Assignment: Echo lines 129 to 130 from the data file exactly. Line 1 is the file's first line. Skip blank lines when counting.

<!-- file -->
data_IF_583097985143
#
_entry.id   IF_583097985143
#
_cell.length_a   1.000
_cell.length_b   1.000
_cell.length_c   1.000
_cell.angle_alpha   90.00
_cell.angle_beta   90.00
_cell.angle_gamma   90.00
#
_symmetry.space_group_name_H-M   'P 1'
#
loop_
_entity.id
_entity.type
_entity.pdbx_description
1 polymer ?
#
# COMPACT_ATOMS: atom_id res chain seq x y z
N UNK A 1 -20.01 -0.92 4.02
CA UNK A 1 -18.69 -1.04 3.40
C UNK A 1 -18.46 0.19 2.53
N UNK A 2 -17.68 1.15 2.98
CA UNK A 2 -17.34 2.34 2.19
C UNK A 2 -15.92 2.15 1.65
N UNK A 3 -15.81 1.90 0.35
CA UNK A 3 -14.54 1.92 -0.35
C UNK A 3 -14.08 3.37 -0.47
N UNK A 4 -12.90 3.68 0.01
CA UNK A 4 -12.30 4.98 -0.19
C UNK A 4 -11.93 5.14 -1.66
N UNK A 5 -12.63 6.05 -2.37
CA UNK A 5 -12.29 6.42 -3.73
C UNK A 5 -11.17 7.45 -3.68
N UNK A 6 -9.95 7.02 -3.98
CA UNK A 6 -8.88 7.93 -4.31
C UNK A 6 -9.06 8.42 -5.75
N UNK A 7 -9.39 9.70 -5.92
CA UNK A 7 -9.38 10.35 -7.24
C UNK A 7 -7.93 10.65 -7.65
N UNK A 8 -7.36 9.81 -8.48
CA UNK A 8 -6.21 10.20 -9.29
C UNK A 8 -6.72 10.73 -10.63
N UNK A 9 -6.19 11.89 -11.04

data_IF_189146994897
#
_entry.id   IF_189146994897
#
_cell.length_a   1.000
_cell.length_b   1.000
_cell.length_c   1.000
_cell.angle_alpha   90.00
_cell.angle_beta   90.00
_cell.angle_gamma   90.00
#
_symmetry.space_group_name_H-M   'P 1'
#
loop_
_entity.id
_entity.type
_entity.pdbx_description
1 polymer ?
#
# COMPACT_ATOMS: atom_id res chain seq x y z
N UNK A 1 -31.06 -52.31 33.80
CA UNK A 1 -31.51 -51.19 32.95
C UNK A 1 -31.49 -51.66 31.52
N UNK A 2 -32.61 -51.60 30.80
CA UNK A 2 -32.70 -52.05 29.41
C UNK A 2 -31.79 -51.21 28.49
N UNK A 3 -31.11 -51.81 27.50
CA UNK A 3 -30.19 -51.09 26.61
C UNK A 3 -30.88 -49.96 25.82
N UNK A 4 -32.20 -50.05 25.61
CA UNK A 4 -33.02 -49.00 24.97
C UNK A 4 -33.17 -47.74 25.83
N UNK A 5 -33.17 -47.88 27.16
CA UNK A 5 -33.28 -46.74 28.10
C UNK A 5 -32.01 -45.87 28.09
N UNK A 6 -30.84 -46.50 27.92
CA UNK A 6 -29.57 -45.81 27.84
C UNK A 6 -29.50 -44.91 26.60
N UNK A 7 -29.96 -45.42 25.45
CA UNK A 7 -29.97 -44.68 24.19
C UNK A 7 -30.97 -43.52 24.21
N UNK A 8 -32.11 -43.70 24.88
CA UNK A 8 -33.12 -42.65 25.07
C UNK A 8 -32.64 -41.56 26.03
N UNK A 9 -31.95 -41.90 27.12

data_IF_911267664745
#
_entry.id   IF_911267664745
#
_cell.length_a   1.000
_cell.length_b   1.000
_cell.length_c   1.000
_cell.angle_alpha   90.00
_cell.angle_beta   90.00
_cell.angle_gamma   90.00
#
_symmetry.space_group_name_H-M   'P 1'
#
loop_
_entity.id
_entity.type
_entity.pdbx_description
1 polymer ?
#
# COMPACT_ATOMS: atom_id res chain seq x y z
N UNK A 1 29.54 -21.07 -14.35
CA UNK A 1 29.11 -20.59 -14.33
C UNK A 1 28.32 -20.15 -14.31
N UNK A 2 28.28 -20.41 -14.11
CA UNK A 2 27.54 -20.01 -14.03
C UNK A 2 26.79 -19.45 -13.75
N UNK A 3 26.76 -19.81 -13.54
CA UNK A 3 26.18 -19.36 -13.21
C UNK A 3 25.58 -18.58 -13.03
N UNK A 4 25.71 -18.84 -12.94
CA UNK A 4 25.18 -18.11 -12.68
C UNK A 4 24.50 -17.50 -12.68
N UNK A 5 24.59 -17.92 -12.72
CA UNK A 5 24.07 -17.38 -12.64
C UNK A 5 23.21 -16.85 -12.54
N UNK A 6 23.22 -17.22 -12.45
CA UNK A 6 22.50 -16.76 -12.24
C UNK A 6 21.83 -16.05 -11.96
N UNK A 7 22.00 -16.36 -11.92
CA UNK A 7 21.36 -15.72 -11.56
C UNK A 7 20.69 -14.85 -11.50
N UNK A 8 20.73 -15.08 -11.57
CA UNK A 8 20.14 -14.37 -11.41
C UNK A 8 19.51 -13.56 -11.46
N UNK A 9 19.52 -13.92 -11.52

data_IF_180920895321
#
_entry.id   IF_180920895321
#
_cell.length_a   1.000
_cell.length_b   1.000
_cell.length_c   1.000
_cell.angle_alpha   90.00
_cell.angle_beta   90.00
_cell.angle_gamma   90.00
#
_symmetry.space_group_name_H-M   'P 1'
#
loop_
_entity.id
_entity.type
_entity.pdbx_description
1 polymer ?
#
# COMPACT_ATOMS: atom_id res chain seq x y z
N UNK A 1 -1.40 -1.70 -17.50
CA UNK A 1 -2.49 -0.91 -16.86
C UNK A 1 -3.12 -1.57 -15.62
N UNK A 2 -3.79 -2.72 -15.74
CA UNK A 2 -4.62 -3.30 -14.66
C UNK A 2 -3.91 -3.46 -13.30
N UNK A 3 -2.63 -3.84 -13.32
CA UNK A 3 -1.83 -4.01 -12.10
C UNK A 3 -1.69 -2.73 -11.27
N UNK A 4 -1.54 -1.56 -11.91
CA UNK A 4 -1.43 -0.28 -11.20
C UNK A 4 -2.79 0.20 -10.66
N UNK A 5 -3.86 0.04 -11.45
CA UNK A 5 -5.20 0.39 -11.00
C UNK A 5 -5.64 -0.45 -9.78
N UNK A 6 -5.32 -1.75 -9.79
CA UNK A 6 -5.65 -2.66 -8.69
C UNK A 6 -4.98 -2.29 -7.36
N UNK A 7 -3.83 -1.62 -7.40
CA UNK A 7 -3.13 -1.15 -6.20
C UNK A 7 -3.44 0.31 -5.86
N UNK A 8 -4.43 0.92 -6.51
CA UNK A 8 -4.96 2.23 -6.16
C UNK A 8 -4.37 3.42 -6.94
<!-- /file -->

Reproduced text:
N UNK A 7 22.00 -16.36 -11.92
CA UNK A 7 21.36 -15.72 -11.56